As you all know well, planning for future demands analysis of present. Are we, then, rellay free in its comprehensive sense? Are we, for example, free from fear? For, as Aristotle has well said, “He who has overcome his fears will truly be free”. Are we really aware of and following Eleanor Roosevelt when he says, “Freedom makes a huge requirement of every human being. With freedom comes responsibility. For the person who is unwilling to grow up, the person who does not want to carry his own weight, this is a frightening prospect?” Are we really respecting freedom of expression? Do we follow
S.G. Talientyre’s mantra in this regard? The mantra is : “I disapprove of what you say, but I will defend to the death your right to say it.” Are we free from hatred and jealousy? Shouldn’t we put into practice Martin Luther King’s (Jr) wise advice – Let us not seek to satisfy our thirst for freedom by drinking from the cup of bitterness and hatred – even after independence? Are we allowing our innate nature to move ahead in its own way? Do we prove Virginia Woolf right in the saying – Lock up your libraries if you like, but there is no gate, no lock, no bolt that you can set upon the freedom of my mind?
The present picture is full of challenges. Illiteracy, poverty, corruption, pollution, fast depleting natural resources – the list is too long to complete here. It haunts us day and night. Let us all work together to solve these burning problems. Let us empower ourselves first to be able to work for Mother India! Let us hope to see Mother India full of smiles! Thank you all for your encouraging attention. Jai Hind I
Collect information about the great leaders who fought for the freedom of our country. Arrange the information in the table given below:
Discuss in groups and write down the questions you will need to get the information.
On the basis of the information collected in the table below, write a brief biographical sketch of any one of them and present it before others in class.
A BRIEF BIOGRAPHICAL SKETCH OF SAROJINI NAIDU
Sarojini Devi was born on 13th February 1879 in Hyderabad to Aghoranath Chattopadhyaya and Varada Sundari Devi.
She passed matriculation when she was just 12. Then she went to England for higher studies in King’s college in London and later at Cambridge.
She married Mutyala Govindarajulu Naidu in 1898. Kandukuri Veeresalingam acted as the priest on the occasion.
Gopala Krishna Gokhale influenced and guided Sarojini Naidu into Freedom Struggle. She met Gandhiji in 1915 and Nehru in 1916 for the first time. She took a very active part in Congress activities and Independence movements. She inspired many men with her poetic recitals which won for her the title ‘Nightingale of India’, Recognizing her important role, Congress leaders made her the party president in 1925. But the British government imprisoned herforthe same role.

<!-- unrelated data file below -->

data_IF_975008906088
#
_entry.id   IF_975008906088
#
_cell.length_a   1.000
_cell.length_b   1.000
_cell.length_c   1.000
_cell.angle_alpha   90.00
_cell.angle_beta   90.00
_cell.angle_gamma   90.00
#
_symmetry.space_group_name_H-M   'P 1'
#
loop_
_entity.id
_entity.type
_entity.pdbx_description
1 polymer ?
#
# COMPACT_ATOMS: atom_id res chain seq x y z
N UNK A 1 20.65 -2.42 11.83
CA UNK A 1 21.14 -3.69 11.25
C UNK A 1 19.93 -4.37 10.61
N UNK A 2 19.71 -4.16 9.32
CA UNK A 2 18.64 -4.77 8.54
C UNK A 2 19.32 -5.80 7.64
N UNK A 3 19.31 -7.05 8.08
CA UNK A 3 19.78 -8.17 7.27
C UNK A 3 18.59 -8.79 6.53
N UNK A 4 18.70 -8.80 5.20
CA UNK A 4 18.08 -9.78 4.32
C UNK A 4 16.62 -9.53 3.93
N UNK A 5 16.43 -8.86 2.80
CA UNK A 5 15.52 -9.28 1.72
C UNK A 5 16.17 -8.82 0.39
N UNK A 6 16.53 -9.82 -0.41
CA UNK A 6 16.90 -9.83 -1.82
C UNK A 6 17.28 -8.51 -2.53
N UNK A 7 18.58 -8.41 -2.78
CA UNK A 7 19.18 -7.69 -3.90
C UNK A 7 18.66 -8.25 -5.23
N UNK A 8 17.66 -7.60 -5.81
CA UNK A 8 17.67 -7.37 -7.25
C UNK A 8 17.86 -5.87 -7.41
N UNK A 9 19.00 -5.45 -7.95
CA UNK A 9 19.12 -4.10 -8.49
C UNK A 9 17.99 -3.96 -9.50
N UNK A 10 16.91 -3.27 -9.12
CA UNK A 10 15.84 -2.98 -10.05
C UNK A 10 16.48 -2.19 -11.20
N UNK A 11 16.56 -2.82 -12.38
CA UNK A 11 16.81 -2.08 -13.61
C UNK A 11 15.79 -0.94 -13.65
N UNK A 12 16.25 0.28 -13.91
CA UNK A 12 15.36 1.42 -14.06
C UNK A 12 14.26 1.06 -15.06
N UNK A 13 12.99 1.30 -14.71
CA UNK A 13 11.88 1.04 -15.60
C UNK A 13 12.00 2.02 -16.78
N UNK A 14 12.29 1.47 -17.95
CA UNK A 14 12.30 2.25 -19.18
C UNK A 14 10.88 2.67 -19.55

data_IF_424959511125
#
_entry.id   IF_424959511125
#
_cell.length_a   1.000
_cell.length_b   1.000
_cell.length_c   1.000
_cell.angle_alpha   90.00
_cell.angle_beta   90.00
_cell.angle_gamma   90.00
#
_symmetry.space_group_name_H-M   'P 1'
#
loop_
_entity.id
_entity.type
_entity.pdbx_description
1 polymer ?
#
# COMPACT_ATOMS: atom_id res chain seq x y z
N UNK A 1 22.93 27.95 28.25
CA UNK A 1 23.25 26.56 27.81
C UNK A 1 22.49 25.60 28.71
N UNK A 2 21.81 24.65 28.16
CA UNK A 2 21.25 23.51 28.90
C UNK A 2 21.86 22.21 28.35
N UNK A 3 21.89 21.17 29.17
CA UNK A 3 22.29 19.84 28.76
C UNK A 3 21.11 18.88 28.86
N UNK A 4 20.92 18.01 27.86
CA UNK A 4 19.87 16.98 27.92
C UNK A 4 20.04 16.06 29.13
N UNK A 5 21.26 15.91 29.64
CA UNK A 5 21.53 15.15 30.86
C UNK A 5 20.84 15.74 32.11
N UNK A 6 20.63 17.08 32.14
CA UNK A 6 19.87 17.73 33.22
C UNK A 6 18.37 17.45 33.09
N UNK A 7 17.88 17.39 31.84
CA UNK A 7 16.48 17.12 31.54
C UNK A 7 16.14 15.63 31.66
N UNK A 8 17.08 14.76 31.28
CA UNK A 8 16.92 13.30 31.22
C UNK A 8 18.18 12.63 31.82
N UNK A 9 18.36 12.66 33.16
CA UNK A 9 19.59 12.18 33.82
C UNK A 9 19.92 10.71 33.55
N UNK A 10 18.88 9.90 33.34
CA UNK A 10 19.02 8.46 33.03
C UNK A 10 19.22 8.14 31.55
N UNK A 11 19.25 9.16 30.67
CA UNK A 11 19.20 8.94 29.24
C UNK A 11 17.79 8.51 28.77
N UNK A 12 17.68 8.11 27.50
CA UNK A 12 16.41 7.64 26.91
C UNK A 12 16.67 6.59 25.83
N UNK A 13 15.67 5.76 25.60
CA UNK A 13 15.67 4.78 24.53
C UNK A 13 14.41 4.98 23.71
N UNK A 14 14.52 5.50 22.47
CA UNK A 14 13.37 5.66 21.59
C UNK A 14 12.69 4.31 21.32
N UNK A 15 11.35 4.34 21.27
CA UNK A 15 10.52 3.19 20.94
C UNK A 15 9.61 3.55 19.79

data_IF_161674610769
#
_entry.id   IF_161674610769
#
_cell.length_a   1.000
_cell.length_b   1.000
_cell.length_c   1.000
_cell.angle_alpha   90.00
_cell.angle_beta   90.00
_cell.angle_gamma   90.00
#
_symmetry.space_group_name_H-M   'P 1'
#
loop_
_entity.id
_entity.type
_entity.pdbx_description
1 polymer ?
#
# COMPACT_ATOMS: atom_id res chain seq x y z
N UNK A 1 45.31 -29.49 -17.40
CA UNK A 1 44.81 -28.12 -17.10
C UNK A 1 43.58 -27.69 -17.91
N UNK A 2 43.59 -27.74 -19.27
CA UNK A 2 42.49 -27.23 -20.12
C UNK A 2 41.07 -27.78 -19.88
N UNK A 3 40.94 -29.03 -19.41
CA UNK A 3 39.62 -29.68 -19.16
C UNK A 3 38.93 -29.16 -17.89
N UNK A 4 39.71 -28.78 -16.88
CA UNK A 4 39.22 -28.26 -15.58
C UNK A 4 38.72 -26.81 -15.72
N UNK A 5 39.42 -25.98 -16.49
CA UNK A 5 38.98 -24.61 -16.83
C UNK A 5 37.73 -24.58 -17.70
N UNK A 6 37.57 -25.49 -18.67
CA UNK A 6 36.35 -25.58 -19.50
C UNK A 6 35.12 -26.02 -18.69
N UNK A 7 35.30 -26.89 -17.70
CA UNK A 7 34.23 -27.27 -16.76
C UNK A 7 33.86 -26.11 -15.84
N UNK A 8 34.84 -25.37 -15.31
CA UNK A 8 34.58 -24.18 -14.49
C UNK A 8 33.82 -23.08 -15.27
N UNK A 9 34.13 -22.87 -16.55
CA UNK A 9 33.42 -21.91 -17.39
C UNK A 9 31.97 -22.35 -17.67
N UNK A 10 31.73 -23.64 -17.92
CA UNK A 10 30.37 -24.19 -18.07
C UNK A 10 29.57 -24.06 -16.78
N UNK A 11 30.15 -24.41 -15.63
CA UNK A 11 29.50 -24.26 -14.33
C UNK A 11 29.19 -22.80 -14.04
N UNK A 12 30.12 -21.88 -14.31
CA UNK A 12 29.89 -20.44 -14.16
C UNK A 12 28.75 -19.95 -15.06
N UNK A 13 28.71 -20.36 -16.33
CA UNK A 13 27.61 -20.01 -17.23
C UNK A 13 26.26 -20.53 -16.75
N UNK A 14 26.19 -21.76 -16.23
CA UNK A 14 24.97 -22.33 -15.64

After India became independent, she was made the governor of United Provinces (now Uttar Pradesh), the first Indian woman to become so. People remember her as a patriot, poet, philospher and lover of peace. She remains a source of inspiration to many persons-particularly women.
An Icon of Civil Rights Summary in English
Martin Luther King (Junior) is one of the most influential and inspiring Afro-American leader. His Nobel Prize acceptance speech is noted for its excellent content and effective expression. He accepts the Nobel Prize on behalf of the Civil Rights Movement in America. He remembers the suffering of blacks in the USA. He praises the Indians for showing the path of non-violence. He believes in the power of truth and love. He is hopeful of bright future for humanity. He has faith in man’s ability to lay a super highway of justice on which all people will cooperatively go ahead and create a world where every body gets food, mind finds education and spirit receives dignity, equality and brotherhood. He says faith gives us courage and confidence to complete the mission of establishing universal brotherhood that has roots in love, truth and peace.
An Icon of Civil Rights Glossary
icon (n) : a famous person ; a symbol of an idea
majesty, highness, excellencies (nouns) : terms showing high respect to people of top positions
accept(v) : take; receive
determination (n) : firmness in continuing to do something despite difficulties
scorn (n) : contempt; hatred
reign (n) : rule (Note that the letter ‘g’ is silent.)
mindful (adj) : aware ; remembering
sanctuary (n) : a place that is safe
segregation (n) : separation ; isolation
debilitating (v+ing) : weakening
grinding (v+ing) (adj) : never ending ; never improving
afflicts (v) : causes suffering
rung (n) : step
beleaguered (adj) : experiencing a lot of criticism
unrelenting (v+ing : adj) : not stopping and not becoming less severe
contemplation (n) : serious thinking
antithetical (adj) : opposite
sterile (adj) : not capable of producing
elegy (n) : a poem or song about sad feelings
psalm (n) : a song praising god (Note that the letters ‘p’ and T are silent.)
revenge(n) : causing suffering to others because the caused suffering
aggression (n) : attack
retaliation (n) : action against someone because they harmed
tortuous (adj) : complicated, long, full of bends
alliances (n-plural) : groups working together to achieve what they want
audacious (adj) : daring ; willing to take risks
despair (n) : the feeling of losing all hope
flotsam and jetsam (phrase-noun) : useless things, persons with no job, no home
cynical (adj) : not believing that something good will happen
triumphant (adj) : successful; victorious
prostrate (adj) : lying on the ground facing downwards
altars (n-plural) : places of worships
redemptive (adj) : that saves from evil
dreary (adj) : that which makes one dull, bored
soared (v-past tense) : rose high ; went up
righteousness (n) : morally good behaviour
heirloom (n) : a valuable object from forefathers